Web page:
Eight in 10 digital marketers are feeling greater pressure this year than last to meet acquisition and revenue goals, and many feel that they’re “running on a never-ending hamster wheel.” So finds SheerID in a survey [download page] fielded by WBR Insights among leaders of customer acquisition hailing mostly from B2C companies generating at least $1 billion in annual revenues.
Presented with a list of 6 customer acquisition challenges and asked to identify their greatest obstacle, respondents were most likely to point to differentiation from competitors (23%).
There are signs that the customer experience could be an area for these marketers to explore, especially considering that almost half of the respondents said that their primary role in overseeing the customer experience. Recent research has found that 3 in 4 consumers feel that the customer experience has an influence on their purchase decisions, thus acting as a competitive differentiator. Additionally, CMOs themselves feel that new industry entrants use the customer experience as a differentiator, and are doing a better job on this front than incumbents.
Meanwhile, the second-largest of the customer acquisition obstacles presented is concern over privacy and/or privacy regulations, such as the GDPR or recent California Consumer Privacy Act. In fact, for CMOs around the world, misuse of data or a data breach emerges as a bigger strategic concern over the next 2-3 years than increasing levels of competition. The SheerID survey points to lack of control over consumer data with online and social advertising networks as a key problem, one that’s felt by 6 in 10 respondents. Marketers are now tasked with providing personalized experiences within the limits of stricter controls over privacy, and in an environment where consumers are hesitant to share data that could enable more targeted communications.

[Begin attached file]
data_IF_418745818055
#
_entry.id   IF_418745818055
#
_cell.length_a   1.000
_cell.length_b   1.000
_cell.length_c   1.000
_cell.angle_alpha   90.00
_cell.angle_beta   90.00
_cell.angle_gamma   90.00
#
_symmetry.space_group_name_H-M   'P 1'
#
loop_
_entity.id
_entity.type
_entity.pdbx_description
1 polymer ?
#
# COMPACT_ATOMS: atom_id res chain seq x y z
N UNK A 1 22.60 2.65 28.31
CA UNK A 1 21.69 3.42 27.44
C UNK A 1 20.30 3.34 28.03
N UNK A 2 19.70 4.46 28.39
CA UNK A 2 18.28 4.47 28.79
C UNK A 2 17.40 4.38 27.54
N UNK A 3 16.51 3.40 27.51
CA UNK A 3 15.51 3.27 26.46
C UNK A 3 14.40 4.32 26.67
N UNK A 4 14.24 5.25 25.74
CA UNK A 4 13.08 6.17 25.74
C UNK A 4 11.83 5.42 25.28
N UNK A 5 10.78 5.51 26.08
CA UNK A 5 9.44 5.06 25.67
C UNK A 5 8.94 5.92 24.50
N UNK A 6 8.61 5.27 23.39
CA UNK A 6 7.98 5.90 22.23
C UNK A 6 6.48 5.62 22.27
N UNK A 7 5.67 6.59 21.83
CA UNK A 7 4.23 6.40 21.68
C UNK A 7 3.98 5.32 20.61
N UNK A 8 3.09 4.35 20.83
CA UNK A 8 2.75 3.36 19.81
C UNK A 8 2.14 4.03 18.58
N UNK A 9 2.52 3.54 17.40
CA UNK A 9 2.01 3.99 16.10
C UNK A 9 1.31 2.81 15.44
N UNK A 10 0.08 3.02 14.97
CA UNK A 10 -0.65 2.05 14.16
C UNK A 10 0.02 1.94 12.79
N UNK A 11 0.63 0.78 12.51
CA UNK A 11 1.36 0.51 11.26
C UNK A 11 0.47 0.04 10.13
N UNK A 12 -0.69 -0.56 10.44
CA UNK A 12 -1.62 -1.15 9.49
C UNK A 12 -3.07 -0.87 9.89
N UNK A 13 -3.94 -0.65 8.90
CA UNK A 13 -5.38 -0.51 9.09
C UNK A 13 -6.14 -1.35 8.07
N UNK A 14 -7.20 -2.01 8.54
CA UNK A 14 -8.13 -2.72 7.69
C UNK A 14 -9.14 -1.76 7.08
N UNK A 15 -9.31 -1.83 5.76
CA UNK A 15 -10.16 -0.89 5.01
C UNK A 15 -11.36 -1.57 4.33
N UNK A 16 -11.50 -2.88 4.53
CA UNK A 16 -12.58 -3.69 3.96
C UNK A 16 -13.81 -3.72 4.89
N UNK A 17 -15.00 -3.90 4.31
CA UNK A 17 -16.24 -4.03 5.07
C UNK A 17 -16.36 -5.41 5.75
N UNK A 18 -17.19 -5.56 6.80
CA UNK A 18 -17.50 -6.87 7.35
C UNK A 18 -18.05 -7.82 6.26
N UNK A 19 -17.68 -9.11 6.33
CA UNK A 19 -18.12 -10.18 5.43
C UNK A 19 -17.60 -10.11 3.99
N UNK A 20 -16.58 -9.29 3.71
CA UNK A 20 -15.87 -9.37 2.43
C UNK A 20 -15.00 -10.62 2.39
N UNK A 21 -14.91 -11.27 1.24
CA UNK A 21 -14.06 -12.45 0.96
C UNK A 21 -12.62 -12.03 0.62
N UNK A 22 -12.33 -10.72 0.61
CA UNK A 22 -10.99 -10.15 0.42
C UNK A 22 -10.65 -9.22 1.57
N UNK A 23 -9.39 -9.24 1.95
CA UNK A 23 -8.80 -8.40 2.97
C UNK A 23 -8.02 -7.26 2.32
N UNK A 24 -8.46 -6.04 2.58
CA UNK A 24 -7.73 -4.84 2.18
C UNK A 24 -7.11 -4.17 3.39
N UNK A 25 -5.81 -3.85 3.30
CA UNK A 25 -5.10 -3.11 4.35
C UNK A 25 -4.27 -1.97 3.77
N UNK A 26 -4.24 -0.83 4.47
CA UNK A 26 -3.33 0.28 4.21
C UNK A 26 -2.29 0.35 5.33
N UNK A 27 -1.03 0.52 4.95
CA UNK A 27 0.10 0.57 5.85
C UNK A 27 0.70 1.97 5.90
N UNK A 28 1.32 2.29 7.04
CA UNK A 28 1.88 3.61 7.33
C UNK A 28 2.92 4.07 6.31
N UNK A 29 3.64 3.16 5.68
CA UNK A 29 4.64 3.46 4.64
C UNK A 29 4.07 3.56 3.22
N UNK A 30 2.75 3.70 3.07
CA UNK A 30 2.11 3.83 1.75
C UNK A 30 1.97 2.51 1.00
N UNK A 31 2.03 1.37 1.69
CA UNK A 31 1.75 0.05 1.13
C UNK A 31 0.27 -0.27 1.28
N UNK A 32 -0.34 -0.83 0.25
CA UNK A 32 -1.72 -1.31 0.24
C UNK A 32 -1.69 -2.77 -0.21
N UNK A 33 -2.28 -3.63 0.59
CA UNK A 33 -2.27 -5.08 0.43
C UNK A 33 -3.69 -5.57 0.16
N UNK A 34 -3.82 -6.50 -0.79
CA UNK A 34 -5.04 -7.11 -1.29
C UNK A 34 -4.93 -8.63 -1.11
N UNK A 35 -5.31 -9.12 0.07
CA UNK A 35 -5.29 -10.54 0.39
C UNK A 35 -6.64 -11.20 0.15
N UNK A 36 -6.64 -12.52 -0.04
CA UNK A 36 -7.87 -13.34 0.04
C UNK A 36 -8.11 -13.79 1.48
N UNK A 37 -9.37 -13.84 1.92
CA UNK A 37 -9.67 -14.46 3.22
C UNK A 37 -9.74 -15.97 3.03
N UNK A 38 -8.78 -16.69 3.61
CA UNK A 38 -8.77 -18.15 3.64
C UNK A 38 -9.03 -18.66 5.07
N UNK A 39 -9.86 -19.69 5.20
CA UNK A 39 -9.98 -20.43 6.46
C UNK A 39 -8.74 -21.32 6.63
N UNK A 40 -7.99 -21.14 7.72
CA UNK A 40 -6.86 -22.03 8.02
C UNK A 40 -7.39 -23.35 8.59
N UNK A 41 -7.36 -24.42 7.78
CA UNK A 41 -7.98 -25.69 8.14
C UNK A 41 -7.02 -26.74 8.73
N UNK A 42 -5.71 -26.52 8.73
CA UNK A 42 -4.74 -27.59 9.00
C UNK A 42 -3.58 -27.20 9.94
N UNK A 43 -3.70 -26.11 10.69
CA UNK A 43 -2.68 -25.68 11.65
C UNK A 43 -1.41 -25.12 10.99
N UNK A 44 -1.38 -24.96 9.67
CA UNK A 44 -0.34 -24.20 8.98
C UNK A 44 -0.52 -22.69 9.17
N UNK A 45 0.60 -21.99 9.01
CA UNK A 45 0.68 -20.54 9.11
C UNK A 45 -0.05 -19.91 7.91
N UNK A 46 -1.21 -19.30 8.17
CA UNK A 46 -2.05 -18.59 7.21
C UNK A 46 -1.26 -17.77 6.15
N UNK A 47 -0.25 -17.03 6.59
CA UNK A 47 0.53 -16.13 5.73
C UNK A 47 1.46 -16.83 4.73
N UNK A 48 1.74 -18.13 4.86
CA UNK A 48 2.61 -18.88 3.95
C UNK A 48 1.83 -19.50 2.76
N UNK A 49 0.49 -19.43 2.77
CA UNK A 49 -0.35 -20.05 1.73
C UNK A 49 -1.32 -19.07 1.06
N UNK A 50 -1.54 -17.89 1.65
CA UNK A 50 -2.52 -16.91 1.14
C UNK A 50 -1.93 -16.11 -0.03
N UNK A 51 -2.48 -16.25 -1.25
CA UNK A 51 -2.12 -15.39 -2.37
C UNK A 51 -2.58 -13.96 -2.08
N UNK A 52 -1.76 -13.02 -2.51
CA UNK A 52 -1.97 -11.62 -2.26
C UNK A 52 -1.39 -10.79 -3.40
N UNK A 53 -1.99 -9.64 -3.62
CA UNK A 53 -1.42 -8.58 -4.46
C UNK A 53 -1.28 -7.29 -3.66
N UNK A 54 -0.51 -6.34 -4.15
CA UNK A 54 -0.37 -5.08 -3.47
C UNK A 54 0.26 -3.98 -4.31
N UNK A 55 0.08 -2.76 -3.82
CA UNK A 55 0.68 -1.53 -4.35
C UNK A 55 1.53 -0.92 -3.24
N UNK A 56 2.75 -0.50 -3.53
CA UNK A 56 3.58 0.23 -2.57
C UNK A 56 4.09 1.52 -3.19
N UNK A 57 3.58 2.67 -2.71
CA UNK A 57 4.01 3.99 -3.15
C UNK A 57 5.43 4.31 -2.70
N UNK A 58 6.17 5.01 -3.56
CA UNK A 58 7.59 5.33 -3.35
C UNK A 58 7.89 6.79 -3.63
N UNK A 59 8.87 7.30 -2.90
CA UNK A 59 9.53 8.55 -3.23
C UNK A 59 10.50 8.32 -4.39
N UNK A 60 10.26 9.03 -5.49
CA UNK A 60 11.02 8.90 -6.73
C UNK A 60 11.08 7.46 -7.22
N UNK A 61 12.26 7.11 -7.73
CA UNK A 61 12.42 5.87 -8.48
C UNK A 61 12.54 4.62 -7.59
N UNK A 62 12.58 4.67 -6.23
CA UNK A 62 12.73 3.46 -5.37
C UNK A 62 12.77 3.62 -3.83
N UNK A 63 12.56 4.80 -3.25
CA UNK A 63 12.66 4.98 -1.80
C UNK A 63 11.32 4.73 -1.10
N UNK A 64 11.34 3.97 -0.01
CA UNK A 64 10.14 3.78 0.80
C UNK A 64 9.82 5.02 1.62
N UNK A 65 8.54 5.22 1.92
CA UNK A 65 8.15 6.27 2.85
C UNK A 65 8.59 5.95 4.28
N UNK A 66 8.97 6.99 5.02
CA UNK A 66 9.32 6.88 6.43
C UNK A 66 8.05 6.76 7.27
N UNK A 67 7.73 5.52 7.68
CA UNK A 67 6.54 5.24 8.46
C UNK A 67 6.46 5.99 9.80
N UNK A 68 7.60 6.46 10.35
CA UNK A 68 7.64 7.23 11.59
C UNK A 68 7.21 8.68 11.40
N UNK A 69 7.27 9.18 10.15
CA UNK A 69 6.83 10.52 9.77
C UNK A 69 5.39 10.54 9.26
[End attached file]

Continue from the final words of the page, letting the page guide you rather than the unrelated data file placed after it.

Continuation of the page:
An Over-Reliance on Promotions?
B2C marketers are leaning on promotions as a large part of their customer acquisition efforts, per the report, as 80% classify sales promotions and discounts as extremely (25%) or somewhat (55%) important to their strategy.
With universal price discounting regularly used by a majority of respondents, marketers are faced with the potential for lower conversion rates. It is worth noting that decreasing conversion rates on promotions and offers was the least cited customer acquisition challenge, but most respondents still feel as though they’re prevented from achieving higher rates due to consumer fatigue or conditioning to discounts (55%), a lack of differentiation (54%) and inabilities to target specific segments (53%).
Indeed, close to two-thirds worry that running more promotions will devalue their brand, cut their margins, or condition consumers to expect discounts. Moreover, 44% now feel that increasing the level or frequency of promotions and discounts won’t help them increase sales.
In order to try and earn some level of differentiation, most marketers surveyed are looking at new advertising channels as opposed to using the same ones. Social media is the channel for which the most are intending to increase their spending, and while the report’s analysts feel that “this move will contribute an even greater level of noise in the marketplace,” research does suggest that Millennials (a key segment for B2C marketers) are turning to social media to seek out promotions.
The full report is available to view here [download page].
About the Data: The results are based on a survey of 150 leaders in customer acquisition across 5 consumer-facing industries: Retail (24% share); Financial Services (21%); Travel (20%); Food Services (18%); and CPG (17%). Most respondents represent B2C companies generating at least $1 billion in annual revenue.